A factory worker is seriously injured on the job. Will he be able to perform his duties after medical treatment, or will he ever be able to return to his previous job?
A computer programmer is having increasing difficulty using her hands and her arthritis is becoming worse. Will she have to quit working, or are there ways to work around her physical impairment?
A high school student has trouble with school work because of a learning disability. What types of jobs will he be able to do?
The West Virginia Division of Rehabilitation Services has the answers to these and other difficult questions surrounding disabilities and the workforce.
"The most important thing we do is give hope for employment. Our job is to level the playing field so that people with disabilities will have access to jobs that are open to everyone else," said Larry Bell, district manager of the District II state Division of Rehabilitation Services office, located in Clarksburg on West Main Street.
To bring attention to the need for more services and opportunities for people with disabilities, Congress designated the month of October as "National Disability Employment Awareness Month." In the past fiscal year, the state Division of Rehabilitation Services has provided information and services to more than 15,558 residents.
According to Bell, West Virginia is divided into seven geographical regions. District II is comprised of Harrison, Marion, Monongalia, Preston, Taylor, Upshur, Barbour, Lewis, Doddridge, Calhoun and Gilmer counties.
With a staff of 28 counselors, a support staff of 15 and a number of school and specialty counselors, District II can assist with evaluation, counseling, guidance, training and placement services.
More than 2,0000 people received some type of services from the Clarksburg office during the last fiscal year, and 506 individuals were rehabilitated, the highest number in the state.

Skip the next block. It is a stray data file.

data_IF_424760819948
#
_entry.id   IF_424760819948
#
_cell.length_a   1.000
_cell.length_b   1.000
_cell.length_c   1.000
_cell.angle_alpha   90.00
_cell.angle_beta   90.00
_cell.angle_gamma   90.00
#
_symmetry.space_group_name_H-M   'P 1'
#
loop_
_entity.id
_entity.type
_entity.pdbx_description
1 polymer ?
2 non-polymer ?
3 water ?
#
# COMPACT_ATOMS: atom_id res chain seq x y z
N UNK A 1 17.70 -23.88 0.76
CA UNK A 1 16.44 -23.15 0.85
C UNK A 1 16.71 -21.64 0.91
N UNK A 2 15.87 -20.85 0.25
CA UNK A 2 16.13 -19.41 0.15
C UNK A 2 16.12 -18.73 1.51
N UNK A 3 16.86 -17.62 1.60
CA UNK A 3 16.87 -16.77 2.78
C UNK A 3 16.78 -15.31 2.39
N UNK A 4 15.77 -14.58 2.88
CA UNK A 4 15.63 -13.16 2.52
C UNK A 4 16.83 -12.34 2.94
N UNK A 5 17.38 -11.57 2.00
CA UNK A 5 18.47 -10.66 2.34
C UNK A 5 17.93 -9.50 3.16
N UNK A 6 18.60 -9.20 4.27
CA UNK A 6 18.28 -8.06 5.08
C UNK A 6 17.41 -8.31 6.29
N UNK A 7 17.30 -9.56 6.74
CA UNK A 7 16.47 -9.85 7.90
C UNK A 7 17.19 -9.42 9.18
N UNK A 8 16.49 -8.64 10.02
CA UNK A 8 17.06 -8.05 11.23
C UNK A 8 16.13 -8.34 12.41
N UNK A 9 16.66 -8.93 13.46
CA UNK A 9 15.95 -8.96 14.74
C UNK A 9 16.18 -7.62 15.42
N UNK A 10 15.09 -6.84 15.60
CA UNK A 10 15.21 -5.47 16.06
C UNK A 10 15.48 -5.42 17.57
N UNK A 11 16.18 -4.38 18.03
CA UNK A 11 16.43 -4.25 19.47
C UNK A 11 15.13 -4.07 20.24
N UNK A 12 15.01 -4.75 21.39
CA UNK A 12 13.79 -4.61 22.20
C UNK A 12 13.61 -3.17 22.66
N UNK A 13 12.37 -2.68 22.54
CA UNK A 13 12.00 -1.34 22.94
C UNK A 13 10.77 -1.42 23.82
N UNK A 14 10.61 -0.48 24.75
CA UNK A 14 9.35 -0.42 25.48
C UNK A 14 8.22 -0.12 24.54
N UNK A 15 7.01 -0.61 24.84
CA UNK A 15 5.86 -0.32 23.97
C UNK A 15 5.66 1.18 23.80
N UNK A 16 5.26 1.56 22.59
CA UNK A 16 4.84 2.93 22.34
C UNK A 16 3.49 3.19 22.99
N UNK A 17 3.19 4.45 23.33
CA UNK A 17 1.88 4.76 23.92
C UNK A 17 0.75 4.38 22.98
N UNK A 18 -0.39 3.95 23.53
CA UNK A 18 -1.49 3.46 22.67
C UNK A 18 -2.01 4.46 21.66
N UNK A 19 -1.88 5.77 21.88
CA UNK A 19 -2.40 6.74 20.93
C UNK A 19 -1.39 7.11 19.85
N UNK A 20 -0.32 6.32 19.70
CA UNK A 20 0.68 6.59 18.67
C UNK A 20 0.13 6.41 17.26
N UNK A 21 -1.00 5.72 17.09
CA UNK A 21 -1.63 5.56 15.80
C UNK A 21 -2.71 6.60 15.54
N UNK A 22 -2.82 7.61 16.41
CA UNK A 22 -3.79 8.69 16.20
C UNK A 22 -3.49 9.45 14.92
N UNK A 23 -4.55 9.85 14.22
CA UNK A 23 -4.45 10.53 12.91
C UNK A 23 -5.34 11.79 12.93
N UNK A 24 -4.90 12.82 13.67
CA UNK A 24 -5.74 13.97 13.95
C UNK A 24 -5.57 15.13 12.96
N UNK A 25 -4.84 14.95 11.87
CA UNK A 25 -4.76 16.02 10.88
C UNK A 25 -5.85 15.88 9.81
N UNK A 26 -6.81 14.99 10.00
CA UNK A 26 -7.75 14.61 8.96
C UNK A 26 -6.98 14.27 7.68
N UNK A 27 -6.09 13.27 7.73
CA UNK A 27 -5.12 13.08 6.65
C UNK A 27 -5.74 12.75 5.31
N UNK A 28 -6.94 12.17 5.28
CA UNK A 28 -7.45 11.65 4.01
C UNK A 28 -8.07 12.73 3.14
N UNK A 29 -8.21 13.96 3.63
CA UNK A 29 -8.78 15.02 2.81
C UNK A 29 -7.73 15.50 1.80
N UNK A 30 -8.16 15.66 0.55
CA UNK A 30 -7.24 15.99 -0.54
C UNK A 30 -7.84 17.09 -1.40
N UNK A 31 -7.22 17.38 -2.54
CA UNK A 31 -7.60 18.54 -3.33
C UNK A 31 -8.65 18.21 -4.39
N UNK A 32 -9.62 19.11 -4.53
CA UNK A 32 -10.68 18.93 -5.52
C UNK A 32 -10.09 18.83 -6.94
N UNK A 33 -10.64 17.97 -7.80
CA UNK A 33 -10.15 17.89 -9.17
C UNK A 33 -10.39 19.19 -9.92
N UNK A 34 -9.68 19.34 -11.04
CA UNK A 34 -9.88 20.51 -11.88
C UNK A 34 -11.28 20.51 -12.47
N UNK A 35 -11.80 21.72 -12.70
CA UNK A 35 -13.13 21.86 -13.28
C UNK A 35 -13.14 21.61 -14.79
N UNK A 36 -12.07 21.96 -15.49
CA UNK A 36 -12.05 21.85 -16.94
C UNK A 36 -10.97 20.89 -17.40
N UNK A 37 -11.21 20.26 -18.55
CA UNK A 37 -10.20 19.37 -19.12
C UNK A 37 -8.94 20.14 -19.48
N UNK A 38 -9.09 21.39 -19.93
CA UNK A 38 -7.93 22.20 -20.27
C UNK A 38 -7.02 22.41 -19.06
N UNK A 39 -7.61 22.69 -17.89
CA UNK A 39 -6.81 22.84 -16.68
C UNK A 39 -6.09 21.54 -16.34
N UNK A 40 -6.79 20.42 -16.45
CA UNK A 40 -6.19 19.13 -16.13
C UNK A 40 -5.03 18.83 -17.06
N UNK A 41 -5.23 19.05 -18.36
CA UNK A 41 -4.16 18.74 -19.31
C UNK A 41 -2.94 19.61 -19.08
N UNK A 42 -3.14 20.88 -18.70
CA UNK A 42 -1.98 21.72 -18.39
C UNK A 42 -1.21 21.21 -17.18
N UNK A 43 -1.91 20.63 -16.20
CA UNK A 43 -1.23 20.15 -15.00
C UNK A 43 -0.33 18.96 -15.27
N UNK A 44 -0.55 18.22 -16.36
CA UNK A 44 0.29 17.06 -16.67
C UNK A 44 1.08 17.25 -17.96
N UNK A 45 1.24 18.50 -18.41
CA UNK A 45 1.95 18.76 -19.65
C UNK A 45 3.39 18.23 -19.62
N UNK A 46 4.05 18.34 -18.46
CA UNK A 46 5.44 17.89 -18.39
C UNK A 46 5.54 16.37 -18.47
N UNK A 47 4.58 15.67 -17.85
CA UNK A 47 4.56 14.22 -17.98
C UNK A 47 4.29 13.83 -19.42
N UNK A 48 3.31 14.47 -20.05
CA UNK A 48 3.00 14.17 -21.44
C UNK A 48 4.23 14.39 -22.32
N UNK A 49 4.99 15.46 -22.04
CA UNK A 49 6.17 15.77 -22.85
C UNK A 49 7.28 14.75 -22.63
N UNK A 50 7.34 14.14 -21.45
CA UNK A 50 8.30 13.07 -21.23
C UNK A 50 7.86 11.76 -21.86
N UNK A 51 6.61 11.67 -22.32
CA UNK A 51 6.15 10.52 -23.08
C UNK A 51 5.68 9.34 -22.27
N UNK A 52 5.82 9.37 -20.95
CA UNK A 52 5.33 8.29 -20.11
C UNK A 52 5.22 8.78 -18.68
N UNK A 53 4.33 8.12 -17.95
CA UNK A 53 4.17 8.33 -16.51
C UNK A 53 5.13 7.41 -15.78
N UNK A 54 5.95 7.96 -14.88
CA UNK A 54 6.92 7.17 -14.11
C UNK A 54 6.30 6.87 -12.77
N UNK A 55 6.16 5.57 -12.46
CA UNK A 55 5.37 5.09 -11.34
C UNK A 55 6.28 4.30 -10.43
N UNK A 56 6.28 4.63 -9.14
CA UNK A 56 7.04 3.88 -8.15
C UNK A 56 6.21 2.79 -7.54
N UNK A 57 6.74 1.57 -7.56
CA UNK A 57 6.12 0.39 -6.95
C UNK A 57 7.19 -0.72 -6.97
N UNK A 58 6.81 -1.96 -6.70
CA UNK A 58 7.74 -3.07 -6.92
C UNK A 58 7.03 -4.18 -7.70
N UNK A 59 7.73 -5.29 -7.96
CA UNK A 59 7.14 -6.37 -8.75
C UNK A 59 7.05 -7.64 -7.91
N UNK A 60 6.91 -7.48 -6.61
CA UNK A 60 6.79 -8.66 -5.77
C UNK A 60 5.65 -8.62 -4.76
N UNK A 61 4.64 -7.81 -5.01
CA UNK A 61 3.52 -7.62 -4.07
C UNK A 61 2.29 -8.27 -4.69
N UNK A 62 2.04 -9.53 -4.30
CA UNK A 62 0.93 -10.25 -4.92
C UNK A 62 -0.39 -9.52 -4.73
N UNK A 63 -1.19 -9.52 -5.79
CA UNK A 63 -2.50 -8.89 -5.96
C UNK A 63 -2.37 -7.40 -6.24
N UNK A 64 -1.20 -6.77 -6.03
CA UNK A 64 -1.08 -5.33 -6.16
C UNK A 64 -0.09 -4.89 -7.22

"That's what our job is all about, to help people live and work independently and be integrated into the community," said Linda Perris, employment specialist with District II.
Though the District II office is the best place to begin for information and services, the Clarksburg office also collaborates with a number of other local agencies who provide services.
The Harrison County Sheltered Workshop in Stonewood, a non-profit corporation, provides services to persons with disabilities through actual work and other activities in order to help them obtain their highest level of social and vocational skills.
Robin Wilson, an employee services specialist, said the best part of her job is watching the satisfaction of the 30 or so clients who work at the Sheltered Workshop, whether they are working to repair a wicker chair or creating a Christmas craft.
"It gives the clients a real purpose, and they do good work, everything from creating wooden Nativity scenes to repairing antique furniture," she said.
Workshop clients also provide janitorial services for all the state and federal buildings in Harrison and Doddridge counties.
The biggest money-making items sold at the workshop are the surveyor stakes, first purchased by the state Department of Highways and now sold in several states. According to James Anderson, floor supervisor, as many as 5,000 stakes may be sold in a day's time.
All the scrap wood is recycled at the workshop, he said, down to the sawdust that is sold to people who use it in their horse barns.
"I like working with the clients and watching them day by day improving. It's the best job I've ever had," he said.
Job Squad Inc., a private, non-profit, community rehabilitation program located in Nutter Fort, also helps to secure employment for individuals with disabilities.
"We go out and secure service contracts .and place people with severe disabilities on those contracts. They become our employees," said Lisa Marsh, Job Squad rehabilitation director.
Job Squad currently has employees doing custodial and maintenance work at the Criminal Justice Information Service's FBI Center, the Louis A. Johnson Veterans Administration Medical Center, the Social Security Administration and the West Virginia Lottery.
"We have a large pool of employees to choose from who can do basic things like cleaning, while others can professionally strip and wax floors. We're always looking for people who will work with us to help place individuals on-site," she said.
Assistant city editor Gail Marsh can be reached at 626-1447 or by e-mail at firstname.lastname@example.org